You must preserve your rights to receive compensation in the aftermath of a car wreck in Florida. Although you are likely dealing with painful and traumatic injuries (both physical and psychological), you are not permitted to wait until these wounds heal before seeking monetary damages to pay for the costs of these injuries. Nor are you able to delay in filing a lawsuit until after you have seen what affects you experience from your Florida car wreck-related injuries five or ten years after the crash has happened. This is because all states, including Florida, have passed one or more statutes of limitations that restrict an injured driver’s or passenger’s ability to file and pursue a claim for compensation if a significant amount of time has transpired between the date of the car wreck and the time the person begins his or her car crash lawsuit. Knowing what the statute of limitations is in Florida and how it operates can help you take timely action in the event you or your loved one is hurt in a Florida crash.
Florida’s Statute of Limitations for Car Accident Lawsuits
There are several “statutes of limitations” in Florida; the specific type of case that a person seeks to file will dictate which of these statutes of limitations will apply to that person and that lawsuit. Florida Statute Section 95.11(3)(o) is the citation to the specific statute of limitations that applies in cases of car wrecks. This statute states that individuals hurt in a Florida car wreck have four years within which to commence a car wreck lawsuit. One can think of this statute as creating a timer or “countdown clock” that starts to run on the day a car wreck occurs. If a lawsuit seeking compensation for injuries stemming from that car wreck is not filed with the court and the allegedly-responsible person is not served with a copy of your claim, then you will generally be prohibited from obtaining any compensation at all from the responsible party.
How Florida’s Statute of Limitations for Car Wrecks Interacts with No-Fault Insurance Rules
Florida drivers already know that Florida is a “no-fault” insurance state. This means that a claim for compensation for injuries suffered in a car wreck must be submitted to your own insurance company for payment. You should know, however, that Florida’s statute of limitations for car wrecks does not give you any additional time to first seek compensation from your own insurance. For example, if you are hurt in a car wreck in Jacksonville on July 1, 2018, and you suffer permanent scarring as a result of your injuries, you will only have until July 1, 2022 to prepare and file your car wreck injury lawsuit with the court. This is true even if you first file a claim with your own insurance company and it takes them six months to pay part of your claim.
Can the Statute of Limitations Be Extended in Florida?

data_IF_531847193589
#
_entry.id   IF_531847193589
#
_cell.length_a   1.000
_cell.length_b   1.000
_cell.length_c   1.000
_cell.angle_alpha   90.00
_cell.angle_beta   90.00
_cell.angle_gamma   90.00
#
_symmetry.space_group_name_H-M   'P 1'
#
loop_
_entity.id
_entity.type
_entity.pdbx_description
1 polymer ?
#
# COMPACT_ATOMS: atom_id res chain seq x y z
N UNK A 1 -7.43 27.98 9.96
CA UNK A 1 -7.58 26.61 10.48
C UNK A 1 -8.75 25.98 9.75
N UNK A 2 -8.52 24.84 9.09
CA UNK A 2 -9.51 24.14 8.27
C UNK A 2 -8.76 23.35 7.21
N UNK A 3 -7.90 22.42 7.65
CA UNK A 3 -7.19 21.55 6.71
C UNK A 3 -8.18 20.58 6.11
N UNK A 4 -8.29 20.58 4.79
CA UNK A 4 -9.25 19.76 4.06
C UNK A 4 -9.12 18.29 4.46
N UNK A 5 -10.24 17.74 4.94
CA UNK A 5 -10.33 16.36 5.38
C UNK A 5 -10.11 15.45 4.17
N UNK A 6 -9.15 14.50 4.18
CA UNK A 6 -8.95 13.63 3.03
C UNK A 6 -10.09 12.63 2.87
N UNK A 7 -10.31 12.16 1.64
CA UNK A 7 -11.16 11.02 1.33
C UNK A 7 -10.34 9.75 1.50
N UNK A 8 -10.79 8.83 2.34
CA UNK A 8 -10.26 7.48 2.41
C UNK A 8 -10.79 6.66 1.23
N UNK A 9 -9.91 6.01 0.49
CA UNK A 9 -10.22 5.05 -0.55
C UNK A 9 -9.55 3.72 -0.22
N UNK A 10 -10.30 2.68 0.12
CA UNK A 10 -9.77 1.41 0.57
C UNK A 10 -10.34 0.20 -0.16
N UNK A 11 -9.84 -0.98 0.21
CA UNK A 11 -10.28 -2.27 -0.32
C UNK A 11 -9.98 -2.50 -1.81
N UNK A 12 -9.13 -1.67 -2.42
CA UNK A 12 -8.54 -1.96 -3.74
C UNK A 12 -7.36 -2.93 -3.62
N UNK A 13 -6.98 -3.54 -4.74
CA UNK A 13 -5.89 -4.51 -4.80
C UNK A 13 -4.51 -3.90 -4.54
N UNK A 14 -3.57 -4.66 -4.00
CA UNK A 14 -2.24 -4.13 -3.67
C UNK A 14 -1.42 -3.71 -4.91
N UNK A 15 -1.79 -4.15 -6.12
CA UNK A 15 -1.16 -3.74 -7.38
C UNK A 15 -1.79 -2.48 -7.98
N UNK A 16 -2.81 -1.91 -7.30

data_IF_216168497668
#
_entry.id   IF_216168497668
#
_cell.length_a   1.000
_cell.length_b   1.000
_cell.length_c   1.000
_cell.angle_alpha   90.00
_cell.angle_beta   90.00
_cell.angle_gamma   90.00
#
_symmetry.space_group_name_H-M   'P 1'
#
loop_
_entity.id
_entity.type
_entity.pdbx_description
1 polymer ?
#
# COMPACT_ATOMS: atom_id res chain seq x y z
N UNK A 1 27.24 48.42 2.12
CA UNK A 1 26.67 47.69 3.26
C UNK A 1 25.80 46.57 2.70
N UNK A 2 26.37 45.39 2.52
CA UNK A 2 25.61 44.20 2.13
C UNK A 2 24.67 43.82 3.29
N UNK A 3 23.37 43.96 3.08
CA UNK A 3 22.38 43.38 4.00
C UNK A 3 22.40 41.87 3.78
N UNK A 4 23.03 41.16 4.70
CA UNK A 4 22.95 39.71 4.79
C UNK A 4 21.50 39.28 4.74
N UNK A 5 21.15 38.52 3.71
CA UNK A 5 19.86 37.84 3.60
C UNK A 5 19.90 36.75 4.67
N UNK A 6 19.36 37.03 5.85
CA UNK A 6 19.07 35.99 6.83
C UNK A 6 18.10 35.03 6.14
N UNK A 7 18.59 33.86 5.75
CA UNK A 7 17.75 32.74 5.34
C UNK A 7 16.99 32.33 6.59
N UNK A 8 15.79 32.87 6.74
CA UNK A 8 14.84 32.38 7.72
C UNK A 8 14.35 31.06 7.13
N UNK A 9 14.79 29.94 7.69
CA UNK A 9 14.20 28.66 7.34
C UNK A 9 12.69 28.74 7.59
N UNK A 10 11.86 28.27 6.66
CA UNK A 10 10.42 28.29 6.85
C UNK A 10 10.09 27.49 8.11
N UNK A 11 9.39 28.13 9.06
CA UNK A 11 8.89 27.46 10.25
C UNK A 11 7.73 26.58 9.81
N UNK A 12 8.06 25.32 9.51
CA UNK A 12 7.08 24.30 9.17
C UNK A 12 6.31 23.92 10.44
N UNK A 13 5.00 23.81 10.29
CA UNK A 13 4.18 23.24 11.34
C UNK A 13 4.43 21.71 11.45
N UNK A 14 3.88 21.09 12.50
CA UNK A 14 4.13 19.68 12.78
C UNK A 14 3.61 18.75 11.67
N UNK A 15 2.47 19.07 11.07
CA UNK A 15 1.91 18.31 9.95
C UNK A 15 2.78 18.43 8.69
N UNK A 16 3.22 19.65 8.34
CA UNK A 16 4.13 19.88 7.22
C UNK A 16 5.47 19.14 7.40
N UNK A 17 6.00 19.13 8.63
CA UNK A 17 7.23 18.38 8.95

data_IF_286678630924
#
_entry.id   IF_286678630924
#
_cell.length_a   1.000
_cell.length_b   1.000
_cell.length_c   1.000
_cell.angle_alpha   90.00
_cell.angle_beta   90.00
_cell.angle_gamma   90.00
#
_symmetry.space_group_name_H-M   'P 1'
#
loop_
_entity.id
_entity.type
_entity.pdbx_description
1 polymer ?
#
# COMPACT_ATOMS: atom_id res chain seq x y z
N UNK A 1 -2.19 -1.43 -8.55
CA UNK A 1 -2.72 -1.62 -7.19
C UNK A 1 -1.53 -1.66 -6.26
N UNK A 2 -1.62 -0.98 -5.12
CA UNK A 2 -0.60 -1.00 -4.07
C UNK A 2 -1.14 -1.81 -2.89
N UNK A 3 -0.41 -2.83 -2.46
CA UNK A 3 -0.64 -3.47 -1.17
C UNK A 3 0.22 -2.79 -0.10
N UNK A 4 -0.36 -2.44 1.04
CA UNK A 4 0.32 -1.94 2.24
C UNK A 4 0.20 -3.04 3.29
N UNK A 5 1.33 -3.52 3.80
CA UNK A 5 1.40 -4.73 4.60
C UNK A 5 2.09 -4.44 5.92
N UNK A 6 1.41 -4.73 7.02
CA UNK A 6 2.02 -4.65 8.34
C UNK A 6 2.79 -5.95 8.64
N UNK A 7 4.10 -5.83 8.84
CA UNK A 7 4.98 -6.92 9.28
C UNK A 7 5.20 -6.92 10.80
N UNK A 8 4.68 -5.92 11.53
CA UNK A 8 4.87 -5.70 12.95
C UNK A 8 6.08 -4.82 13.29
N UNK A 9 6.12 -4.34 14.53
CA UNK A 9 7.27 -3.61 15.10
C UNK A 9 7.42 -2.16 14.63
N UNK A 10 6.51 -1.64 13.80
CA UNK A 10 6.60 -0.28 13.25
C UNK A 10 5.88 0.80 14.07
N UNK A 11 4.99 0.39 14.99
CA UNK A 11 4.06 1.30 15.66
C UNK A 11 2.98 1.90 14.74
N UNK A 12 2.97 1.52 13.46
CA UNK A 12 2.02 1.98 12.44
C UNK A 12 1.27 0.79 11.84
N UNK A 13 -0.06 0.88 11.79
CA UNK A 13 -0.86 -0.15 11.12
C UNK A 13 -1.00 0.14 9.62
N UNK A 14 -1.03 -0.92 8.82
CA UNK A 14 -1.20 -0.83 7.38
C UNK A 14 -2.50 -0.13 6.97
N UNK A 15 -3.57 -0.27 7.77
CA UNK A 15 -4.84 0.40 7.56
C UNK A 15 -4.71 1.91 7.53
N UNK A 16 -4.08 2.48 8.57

Statutes of limitations are, generally speaking, construed and applied strictly against the injured plaintiff. This means that there are few circumstances under which you can obtain additional time to start the civil recovery process. If you do not file your lawsuit before the statute of limitations expires, the defendant (the person who injured you) will likely be able to obtain a dismissal of your case and you would not receive any compensation at all. In order to obtain an extension of the statute of limitations, you would be required to produce evidence to the court showing that:
- You did not know you suffered an injury at the time of the crash. When you are involved in a wreck, the adrenaline surge you experience can mask signs and symptoms of any injuries (and/or the severity of injuries) for a period of time. However, if you do not notice you suffered any harm in your car wreck until long after the wreck occurred, you may be entitled to file a lawsuit even if the statute of limitations has passed. Your capacity to do so will depend on whether a reasonable person in your situation would have had reason to know he or she was injured after a car wreck. While this may sound like good news, it is very difficult to prove these circumstances exist in any car wreck case. It is for this reason that you should seek treatment from the nearest emergency room or your doctor as soon as you are able to do so following a crash.
- The allegedly-negligent defendant is avoiding service of process. If you know the person who caused the car wreck and your resulting injuries, but this person is concealing his or her whereabouts such that you cannot locate him or her to serve him or her, the statute of limitations may be tolled (or stopped) until you know or should be able to determine the person’s location. Note that this exception, too, is very narrow and does not necessarily apply (for example) in cases where the defendant is not actively attempting to conceal his or her location or otherwise avoiding service of process.
There may be other situations and circumstances under which you can obtain an extension of the statute of limitations; however, the far better course of action is to plan to have your lawsuit started long before the four-year limitation is close.
Speak with Your Florida Car Accident Attorneys Today
Parker Waichman LLP will help ensure your car accident case is prepared and submitted in compliance with Florida’s strict statute of limitations so you can concentrate your energies and resources on recovering from your injuries and regaining control of your life. Contact Parker Waichman LLP as soon as possible to discuss your Florida car accident case by calling 1-800-YOURLAWYER (1-800-968-7529).
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